As they are led along a dingy path across the bunker-styled stage, the audience is immediately immersed in the world of The Trembling Giant. From the onset, it is clear that one of the piece’s primary strengths is its set design. Equally detailed, the lighting and soundscape build up the performance’s tone, combining to reflect production company Those Who Love You’s core mission: presenting experimental theatre.
Throughout the play there are stunning and emotive moments, where the clever use of lighting and sound draws the audience into a state of near paralysis. The soundscape reverberates through the audience, adding another layer of immersion.
Unfortunately however, the narrative follows standard plot conventions too closely. The script is interesting, but may have interacted better with the other elements if it were less constructed and dialogue-driven.
The performances given by Zoe Street (Margo) and Peter Lane Townsend (Flint) are individually engaging, but at times their chemistry is rigid and the relationship disjointed. Street’s performance is incredibly layered, delving into the mind of a person who is suffering the psychological effects of being confined for too long. She interacts with the set so successfully that she has the audience convinced she has Stockholm syndrome towards the tree she so obsessively cares for. However, such a performance did not mesh well with Townsend’s character. On his part, Flint drastically changed from boyish to aggressive without effective transition.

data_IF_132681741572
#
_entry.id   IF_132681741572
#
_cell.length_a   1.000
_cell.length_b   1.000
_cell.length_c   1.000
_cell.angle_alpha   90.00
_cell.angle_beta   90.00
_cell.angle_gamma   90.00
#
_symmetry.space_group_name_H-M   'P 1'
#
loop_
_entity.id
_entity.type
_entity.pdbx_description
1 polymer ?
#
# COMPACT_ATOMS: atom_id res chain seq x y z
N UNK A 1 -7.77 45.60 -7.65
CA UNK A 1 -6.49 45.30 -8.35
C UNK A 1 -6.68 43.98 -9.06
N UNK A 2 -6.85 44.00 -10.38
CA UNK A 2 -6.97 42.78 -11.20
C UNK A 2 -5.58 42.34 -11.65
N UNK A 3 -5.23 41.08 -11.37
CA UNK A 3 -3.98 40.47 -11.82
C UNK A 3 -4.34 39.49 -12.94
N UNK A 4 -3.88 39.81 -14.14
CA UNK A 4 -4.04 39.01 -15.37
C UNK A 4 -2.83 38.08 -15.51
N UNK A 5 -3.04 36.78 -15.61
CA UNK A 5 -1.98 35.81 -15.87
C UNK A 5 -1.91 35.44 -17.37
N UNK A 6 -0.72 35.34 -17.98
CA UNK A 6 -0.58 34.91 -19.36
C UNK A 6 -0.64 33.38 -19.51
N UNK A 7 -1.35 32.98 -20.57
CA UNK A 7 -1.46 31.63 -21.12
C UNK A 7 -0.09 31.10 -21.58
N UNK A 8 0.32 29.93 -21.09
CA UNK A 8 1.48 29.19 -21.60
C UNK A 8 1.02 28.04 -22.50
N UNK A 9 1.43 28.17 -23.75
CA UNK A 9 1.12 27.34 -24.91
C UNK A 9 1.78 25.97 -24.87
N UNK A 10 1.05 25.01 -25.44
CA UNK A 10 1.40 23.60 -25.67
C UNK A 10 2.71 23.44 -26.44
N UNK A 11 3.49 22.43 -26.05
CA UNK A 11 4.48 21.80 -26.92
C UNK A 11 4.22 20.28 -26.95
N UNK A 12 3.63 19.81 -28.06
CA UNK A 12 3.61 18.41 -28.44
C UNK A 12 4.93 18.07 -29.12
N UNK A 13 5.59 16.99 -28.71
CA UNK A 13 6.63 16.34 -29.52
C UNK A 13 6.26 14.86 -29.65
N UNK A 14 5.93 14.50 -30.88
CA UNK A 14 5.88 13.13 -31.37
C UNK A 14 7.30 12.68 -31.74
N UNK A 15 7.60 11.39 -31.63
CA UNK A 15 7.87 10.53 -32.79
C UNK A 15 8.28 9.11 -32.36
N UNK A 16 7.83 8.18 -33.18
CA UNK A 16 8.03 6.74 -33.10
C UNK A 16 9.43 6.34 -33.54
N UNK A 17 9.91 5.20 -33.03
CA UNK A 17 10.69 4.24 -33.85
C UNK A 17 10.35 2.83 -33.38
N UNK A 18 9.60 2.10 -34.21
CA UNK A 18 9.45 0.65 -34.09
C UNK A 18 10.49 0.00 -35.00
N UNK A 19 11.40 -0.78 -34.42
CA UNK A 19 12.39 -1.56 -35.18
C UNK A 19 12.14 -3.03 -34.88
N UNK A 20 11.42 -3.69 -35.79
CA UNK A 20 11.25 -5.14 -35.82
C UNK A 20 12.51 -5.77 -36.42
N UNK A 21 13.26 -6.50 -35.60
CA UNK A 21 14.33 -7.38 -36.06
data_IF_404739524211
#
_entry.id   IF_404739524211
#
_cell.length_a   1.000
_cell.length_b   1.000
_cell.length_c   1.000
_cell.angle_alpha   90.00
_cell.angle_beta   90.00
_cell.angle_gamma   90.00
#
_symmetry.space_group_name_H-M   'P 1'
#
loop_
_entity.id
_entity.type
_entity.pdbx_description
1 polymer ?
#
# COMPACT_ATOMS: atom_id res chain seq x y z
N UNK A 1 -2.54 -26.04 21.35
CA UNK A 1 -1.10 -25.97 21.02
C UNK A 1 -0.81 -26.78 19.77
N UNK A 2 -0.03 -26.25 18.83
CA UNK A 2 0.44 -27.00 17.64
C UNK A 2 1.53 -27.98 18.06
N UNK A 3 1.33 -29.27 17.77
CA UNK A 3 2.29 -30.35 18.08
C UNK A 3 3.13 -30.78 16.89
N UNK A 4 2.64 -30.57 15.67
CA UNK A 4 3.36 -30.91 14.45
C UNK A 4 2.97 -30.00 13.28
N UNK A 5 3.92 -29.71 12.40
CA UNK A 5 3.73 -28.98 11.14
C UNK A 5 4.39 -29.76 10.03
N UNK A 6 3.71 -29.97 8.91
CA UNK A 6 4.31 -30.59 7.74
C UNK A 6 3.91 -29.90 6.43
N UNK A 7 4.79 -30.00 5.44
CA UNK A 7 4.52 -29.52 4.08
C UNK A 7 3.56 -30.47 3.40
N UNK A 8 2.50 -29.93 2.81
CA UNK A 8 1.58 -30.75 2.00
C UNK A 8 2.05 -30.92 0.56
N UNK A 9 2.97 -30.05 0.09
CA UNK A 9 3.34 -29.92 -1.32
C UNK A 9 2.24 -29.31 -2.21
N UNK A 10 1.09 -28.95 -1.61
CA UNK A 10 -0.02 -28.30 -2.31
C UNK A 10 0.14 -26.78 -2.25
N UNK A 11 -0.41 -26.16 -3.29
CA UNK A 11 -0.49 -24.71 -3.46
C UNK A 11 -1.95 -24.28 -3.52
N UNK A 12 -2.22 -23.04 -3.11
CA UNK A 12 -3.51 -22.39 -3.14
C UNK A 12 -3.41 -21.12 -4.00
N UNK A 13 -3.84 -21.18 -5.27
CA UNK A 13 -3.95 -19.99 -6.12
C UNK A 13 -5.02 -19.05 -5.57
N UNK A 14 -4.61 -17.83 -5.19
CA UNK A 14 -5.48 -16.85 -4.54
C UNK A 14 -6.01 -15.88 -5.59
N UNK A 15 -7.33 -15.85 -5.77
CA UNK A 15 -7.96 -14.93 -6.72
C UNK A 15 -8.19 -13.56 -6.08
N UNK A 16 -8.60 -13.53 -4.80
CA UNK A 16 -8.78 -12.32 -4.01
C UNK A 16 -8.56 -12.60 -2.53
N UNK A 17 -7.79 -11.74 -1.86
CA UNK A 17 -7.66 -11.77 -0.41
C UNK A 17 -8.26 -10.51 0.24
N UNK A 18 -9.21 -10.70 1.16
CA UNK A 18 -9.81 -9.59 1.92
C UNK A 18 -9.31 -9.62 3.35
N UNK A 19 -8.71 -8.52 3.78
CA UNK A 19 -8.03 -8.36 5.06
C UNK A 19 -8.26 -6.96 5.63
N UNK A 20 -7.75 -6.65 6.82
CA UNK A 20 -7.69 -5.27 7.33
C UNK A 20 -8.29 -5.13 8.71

Writer and director Monty Sallur notes in the program that the aim of the piece is to open up dialogue about environmental issues, fundamentalism, and the capabilities of human determination. In this, The Trembling Giant is a success. The performance is thought-provoking and leaves the audience questioning the reality of humanity’s future. Highlighting the importance of sustainability, Sallur’s work unquestionably confirms his position as an upcoming theatre-maker to watch for.
Words by Emily Wallis
The Trembling Giant runs until 27 August at the Blue Room Theatre Tickets available here.